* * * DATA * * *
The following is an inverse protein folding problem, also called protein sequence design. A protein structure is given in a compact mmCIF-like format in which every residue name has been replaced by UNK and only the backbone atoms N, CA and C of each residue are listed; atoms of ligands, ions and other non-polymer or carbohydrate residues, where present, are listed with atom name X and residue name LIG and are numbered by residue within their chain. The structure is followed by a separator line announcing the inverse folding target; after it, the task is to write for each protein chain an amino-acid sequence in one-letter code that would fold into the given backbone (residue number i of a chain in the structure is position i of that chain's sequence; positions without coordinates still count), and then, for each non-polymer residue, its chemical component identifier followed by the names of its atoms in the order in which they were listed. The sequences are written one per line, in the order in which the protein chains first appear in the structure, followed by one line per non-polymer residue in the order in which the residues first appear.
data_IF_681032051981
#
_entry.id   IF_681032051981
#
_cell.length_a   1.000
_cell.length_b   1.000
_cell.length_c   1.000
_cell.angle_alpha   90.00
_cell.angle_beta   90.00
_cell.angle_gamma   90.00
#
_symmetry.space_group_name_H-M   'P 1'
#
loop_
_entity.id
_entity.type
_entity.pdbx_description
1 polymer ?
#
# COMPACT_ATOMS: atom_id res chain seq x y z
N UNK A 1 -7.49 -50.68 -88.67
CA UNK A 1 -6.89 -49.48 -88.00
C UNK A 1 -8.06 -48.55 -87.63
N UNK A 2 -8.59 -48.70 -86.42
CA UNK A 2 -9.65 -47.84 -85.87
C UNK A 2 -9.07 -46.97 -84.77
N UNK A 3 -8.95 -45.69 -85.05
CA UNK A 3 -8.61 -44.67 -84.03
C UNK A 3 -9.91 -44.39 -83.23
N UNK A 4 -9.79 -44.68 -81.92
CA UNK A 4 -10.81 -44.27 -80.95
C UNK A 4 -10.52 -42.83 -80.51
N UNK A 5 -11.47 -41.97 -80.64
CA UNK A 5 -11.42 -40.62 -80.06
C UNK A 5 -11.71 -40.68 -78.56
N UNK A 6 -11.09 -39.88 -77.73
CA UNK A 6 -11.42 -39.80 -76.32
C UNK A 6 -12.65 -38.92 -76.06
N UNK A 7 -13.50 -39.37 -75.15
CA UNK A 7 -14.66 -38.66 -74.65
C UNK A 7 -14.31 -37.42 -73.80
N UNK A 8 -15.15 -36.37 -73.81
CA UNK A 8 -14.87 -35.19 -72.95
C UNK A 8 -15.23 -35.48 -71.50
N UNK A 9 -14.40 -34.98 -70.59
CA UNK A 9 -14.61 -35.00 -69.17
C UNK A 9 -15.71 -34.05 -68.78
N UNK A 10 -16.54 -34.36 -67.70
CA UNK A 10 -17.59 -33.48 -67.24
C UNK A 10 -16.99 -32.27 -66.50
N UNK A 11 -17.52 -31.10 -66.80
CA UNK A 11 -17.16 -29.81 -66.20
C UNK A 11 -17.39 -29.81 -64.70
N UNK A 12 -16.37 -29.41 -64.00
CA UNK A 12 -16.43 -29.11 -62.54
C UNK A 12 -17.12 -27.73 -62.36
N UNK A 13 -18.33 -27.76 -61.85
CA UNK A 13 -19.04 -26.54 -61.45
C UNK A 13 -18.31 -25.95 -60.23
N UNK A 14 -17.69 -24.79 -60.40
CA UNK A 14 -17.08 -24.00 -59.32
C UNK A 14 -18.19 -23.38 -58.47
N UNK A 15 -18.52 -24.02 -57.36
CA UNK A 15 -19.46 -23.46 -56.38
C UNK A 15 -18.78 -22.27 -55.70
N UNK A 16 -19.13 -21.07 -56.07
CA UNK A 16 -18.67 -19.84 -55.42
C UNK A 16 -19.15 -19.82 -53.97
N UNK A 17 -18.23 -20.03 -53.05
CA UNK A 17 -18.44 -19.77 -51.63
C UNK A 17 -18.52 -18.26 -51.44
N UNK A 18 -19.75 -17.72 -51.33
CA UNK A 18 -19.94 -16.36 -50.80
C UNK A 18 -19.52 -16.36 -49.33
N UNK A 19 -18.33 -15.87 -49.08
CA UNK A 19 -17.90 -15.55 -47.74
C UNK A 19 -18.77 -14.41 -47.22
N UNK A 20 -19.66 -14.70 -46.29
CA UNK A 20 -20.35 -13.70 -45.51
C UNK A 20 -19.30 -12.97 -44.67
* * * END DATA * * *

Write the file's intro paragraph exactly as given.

The following is an inverse protein folding problem, also called protein sequence design. A protein structure is given in a compact mmCIF-like format in which every residue name has been replaced by UNK and only the backbone atoms N, CA and C of each residue are listed; atoms of ligands, ions and other non-polymer or carbohydrate residues, where present, are listed with atom name X and residue name LIG and are numbered by residue within their chain. The structure is followed by a separator line announcing the inverse folding target; after it, the task is to write for each protein chain an amino-acid sequence in one-letter code that would fold into the given backbone (residue number i of a chain in the structure is position i of that chain's sequence; positions without coordinates still count), and then, for each non-polymer residue, its chemical component identifier followed by the names of its atoms in the order in which they were listed. The sequences are written one per line, in the order in which the protein chains first appear in the structure, followed by one line per non-polymer residue in the order in which the residues first appear.